Queen Margrethe II of Denmark, the longest-serving monarch in Europe, unexpectedly declared that she would abdicate her throne after more than a half-century, announcing in her New Year’s speech on Sunday that her eldest son, Crown Prince Frederik, would succeed her.
In her speech, Margrethe, 83, said that her age and health were factors in her decision after more than 50 years as queen. “Such a long time does not pass unnoticed for anyone — not even me,” she said. “Time wears, and ailments increase.”
In particular, she said, a back surgery she underwent this year was a factor in making her “think about the future — whether it was time to hand over responsibility to the next generation.”
“I have decided that now is the right time,” she said in her speech. “Fifty-two years after I succeeded my beloved father, I will step down as queen of Denmark.”
She said she would step down on Jan. 14. The crown prince, Frederik, is 55.
Margrethe, the eldest of three daughters of King Frederik IX and Queen Ingrid, acceded to the throne after her father’s death in 1972 — and after Denmark made a constitutional change to allow female succession, allowing the king to pass over his brother for Margrethe, his eldest child.
Denmark’s royal family, like its British counterpart, holds a largely ceremonial role under a parliamentary government. But Margrethe has been credited with modernizing the Danish monarchy and restoring its popularity.
Prime Minister Mette Frederiksen — who will become the first female prime minister to proclaim a new monarch — thanked the queen in a statement.
“Although the duty and role of the sovereign have been inherited for over 1,000 years, it is still difficult to comprehend that the time has come for a change of throne,” Ms. Frederiksen said. “Many of us have never known another monarch. Queen Margrethe is the epitome of Denmark, and, throughout the years, has articulated the words and emotions that define us as a people and a nation.”
In her speech, Margrethe thanked the Danish people for their support, as well as “the successive governments, with whom it has always been rewarding to work, and to the Danish Parliament, which has always trusted me.”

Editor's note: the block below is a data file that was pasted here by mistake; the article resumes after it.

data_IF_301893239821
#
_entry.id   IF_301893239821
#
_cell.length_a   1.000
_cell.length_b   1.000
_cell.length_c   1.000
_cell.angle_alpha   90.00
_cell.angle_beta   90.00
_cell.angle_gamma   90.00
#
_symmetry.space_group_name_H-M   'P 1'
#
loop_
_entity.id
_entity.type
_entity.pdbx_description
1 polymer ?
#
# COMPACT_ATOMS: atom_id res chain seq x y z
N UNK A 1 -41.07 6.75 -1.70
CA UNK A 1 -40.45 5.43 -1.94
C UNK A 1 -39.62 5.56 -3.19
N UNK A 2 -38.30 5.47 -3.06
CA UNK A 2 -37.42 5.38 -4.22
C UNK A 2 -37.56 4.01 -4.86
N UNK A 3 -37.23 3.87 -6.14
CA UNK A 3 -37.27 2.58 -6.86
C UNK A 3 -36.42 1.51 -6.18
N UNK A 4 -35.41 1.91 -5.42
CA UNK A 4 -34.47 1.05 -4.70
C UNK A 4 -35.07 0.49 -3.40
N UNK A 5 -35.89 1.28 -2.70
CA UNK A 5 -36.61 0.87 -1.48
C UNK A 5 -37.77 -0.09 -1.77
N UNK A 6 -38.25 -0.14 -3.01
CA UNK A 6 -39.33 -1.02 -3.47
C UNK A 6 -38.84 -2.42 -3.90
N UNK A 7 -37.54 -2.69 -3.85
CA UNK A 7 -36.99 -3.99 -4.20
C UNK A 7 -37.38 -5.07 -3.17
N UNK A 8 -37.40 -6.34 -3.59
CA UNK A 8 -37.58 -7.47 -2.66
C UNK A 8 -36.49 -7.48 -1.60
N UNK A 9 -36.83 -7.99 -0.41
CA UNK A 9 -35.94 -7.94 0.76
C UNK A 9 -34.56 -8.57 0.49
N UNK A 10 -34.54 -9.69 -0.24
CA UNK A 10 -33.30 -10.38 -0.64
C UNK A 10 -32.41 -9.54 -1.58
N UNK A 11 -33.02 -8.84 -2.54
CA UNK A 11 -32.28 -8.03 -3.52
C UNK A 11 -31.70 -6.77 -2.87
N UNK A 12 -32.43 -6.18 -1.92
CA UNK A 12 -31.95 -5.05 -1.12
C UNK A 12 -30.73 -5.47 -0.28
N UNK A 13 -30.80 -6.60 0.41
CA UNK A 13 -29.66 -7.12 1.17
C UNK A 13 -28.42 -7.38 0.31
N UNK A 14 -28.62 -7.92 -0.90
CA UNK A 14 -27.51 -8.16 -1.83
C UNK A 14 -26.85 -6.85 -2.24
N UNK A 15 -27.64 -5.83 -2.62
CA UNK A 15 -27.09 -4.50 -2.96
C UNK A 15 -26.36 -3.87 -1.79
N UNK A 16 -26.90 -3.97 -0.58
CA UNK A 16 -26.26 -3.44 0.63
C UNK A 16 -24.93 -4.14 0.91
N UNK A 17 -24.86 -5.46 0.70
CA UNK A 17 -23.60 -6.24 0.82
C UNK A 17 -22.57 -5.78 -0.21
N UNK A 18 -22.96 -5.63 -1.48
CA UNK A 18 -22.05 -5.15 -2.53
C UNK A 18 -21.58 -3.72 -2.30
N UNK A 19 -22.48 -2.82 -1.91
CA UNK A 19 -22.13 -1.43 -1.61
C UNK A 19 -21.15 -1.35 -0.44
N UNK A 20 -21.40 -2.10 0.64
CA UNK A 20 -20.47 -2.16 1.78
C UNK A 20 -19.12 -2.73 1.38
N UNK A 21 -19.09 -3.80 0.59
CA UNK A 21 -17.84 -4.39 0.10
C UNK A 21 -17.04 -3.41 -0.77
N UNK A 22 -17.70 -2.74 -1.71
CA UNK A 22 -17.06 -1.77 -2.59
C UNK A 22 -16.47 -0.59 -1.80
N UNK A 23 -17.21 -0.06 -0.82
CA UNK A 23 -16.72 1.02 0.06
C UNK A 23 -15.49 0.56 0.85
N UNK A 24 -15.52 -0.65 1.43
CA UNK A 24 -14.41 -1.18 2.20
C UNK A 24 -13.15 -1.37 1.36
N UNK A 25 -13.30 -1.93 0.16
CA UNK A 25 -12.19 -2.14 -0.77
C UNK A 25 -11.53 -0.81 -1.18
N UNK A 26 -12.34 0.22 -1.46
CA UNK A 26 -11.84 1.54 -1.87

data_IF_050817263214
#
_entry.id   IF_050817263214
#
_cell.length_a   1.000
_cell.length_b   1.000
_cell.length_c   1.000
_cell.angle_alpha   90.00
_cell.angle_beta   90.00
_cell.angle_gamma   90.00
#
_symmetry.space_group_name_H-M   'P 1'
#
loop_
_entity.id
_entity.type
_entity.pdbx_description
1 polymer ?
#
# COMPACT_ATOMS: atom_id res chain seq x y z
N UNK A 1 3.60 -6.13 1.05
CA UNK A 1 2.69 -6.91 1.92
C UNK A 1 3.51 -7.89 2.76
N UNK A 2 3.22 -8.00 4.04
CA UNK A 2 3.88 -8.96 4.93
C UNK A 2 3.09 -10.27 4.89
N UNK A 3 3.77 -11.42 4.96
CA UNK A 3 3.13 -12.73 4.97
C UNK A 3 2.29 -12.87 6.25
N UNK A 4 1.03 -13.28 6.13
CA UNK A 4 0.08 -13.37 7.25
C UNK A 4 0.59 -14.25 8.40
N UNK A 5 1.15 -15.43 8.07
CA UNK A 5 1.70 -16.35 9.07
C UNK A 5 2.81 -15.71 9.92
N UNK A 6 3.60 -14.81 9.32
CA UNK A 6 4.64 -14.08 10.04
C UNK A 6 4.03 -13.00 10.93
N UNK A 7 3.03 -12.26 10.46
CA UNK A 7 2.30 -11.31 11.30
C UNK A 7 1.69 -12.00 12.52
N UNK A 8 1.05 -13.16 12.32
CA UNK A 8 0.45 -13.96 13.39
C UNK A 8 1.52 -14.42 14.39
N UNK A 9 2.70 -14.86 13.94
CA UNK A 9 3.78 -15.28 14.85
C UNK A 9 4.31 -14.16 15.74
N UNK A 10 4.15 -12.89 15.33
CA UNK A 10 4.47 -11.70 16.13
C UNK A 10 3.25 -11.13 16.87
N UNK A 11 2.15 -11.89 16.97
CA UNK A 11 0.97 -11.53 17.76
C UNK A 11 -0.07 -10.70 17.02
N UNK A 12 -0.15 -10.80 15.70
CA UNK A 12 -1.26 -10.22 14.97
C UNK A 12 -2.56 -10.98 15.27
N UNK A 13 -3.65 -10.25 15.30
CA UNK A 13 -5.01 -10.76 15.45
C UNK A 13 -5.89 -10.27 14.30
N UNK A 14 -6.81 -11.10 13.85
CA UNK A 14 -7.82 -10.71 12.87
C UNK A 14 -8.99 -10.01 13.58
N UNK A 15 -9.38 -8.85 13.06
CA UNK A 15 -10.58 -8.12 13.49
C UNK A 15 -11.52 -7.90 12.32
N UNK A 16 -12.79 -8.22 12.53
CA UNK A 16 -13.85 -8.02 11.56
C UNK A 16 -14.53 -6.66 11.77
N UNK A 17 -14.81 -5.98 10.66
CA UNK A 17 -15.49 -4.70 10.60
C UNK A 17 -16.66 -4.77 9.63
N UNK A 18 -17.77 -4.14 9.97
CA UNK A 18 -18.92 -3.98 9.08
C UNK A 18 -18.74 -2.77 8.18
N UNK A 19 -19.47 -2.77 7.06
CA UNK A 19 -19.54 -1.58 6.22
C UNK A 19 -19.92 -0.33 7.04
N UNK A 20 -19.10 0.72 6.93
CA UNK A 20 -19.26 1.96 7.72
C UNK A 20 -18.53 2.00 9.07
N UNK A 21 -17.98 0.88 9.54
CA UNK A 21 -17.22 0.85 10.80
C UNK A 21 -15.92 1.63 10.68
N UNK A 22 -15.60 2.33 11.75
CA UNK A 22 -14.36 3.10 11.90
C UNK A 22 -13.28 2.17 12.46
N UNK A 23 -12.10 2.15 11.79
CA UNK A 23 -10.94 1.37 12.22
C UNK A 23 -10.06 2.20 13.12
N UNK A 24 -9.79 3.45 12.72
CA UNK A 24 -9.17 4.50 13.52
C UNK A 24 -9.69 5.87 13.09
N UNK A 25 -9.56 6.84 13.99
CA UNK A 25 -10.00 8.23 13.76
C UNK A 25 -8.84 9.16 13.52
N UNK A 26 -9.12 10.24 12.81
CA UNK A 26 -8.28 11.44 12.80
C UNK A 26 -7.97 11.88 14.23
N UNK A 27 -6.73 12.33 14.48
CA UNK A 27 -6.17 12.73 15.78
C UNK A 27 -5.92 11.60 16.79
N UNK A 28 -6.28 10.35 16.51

Much of the queen’s popularity has been tied to her personality and artistic streak. Even after she entered the line of succession at 13, she pursued her interest in art, earning a diploma in prehistoric archaeology at the University of Cambridge and studying at Aarhus University in Denmark, the Sorbonne and the London School of Economics.
She also produced her own artwork, including paintings shown in museums, decoupages — a type of cut-and-paste artwork — and drawings. (Her illustrations were adapted for a “Lord of the Ring” book under a pseudonym, Ingahild Grathmer; the book’s publisher approached her after she sent copies to J.R.R. Tolkien as fan mail in 1970.)
More recently, she served as the costume and production designer for “Ehrengard: The Art of Seduction,” a Netflix film adapting a fairy tale, that includes wardrobes and sets based on her drawings and other artworks. “I work when I can find the time,” she told The New York Times this past year, “and I seem usually to be able to find the time.”
Though Margrethe has largely avoided the tabloid controversies that have plagued other royals around Europe, her family members have drawn headlines in the past. Her husband, Prince Henrik, had long complained about not being called king or king consort, and about relying on Margrethe for funds. He eventually received a salary, but in 2017, he announced at 83 years old that he no longer wished to be buried alongside the queen.
He died six months later and was reportedly cremated, with half of his ashes spread over Danish waters and the other buried in the private gardens of a castle north of Copenhagen.
The queen also drew complaints from family members in 2022, after she stripped four of her grandchildren of their royal titles.
Maya Tekeli contributed reporting.